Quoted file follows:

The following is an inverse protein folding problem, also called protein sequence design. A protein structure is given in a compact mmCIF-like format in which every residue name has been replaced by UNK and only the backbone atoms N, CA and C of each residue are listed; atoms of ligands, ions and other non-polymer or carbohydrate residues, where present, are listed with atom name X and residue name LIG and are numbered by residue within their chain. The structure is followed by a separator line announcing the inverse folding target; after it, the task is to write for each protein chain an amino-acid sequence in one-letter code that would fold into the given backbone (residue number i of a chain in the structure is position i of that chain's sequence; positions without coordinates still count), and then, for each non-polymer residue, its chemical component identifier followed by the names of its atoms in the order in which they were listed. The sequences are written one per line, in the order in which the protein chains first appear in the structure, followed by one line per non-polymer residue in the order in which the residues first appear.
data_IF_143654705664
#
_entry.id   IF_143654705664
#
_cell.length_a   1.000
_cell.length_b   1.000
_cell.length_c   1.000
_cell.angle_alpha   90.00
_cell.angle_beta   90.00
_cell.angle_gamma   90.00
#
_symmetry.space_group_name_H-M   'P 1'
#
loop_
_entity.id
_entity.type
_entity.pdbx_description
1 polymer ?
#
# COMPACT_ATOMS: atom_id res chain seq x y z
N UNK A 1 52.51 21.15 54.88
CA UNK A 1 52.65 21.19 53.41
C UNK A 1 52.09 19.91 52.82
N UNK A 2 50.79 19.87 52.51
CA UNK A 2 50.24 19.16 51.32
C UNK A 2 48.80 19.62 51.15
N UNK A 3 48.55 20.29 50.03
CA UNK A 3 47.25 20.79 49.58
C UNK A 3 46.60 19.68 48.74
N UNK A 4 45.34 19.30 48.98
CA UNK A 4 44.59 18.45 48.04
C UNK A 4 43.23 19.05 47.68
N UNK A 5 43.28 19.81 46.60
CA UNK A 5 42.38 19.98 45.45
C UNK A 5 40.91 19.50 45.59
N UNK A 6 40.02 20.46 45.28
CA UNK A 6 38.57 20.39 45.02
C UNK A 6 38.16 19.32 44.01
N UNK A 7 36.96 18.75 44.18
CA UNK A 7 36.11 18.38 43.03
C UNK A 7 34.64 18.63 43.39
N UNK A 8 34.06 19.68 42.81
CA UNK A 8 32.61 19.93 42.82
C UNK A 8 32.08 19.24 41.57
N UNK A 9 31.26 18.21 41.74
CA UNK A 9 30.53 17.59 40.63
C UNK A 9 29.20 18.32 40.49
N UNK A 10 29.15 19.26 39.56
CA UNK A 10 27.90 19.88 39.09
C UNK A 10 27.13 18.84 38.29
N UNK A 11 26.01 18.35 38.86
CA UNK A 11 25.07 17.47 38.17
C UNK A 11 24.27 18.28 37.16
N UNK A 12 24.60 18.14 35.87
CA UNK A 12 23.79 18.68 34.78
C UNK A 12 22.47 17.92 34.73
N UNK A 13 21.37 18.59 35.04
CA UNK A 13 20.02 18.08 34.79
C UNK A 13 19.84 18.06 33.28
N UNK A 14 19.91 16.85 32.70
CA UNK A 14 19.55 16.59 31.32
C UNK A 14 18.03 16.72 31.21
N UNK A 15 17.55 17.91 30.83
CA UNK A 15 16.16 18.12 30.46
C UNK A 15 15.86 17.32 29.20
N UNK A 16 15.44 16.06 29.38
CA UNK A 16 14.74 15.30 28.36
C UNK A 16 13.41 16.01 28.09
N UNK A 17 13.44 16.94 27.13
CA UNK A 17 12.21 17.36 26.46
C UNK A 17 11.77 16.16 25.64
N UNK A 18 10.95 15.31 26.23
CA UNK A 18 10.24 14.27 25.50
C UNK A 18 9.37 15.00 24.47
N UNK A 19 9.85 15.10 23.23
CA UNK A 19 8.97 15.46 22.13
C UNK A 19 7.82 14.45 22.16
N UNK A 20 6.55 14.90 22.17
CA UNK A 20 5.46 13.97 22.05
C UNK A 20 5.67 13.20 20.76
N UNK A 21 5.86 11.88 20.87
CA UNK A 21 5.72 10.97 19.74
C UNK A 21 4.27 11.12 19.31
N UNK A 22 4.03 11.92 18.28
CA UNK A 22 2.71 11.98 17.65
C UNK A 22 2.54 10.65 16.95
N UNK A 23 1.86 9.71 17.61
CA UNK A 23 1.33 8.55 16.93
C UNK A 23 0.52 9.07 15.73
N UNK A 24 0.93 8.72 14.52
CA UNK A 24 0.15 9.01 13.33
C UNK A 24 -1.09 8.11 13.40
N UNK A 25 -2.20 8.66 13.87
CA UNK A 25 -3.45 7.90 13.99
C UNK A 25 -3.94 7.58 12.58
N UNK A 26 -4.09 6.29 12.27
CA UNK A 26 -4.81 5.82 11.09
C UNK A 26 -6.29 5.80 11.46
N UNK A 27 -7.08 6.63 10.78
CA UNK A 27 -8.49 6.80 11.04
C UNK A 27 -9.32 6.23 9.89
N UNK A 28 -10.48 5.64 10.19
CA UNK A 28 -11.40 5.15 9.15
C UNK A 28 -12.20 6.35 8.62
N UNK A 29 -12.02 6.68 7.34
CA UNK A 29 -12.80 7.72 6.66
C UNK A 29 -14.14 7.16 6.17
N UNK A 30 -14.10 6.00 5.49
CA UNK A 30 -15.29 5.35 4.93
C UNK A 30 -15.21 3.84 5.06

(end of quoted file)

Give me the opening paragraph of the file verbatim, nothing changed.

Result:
The following is an inverse protein folding problem, also called protein sequence design. A protein structure is given in a compact mmCIF-like format in which every residue name has been replaced by UNK and only the backbone atoms N, CA and C of each residue are listed; atoms of ligands, ions and other non-polymer or carbohydrate residues, where present, are listed with atom name X and residue name LIG and are numbered by residue within their chain. The structure is followed by a separator line announcing the inverse folding target; after it, the task is to write for each protein chain an amino-acid sequence in one-letter code that would fold into the given backbone (residue number i of a chain in the structure is position i of that chain's sequence; positions without coordinates still count), and then, for each non-polymer residue, its chemical component identifier followed by the names of its atoms in the order in which they were listed. The sequences are written one per line, in the order in which the protein chains first appear in the structure, followed by one line per non-polymer residue in the order in which the residues first appear.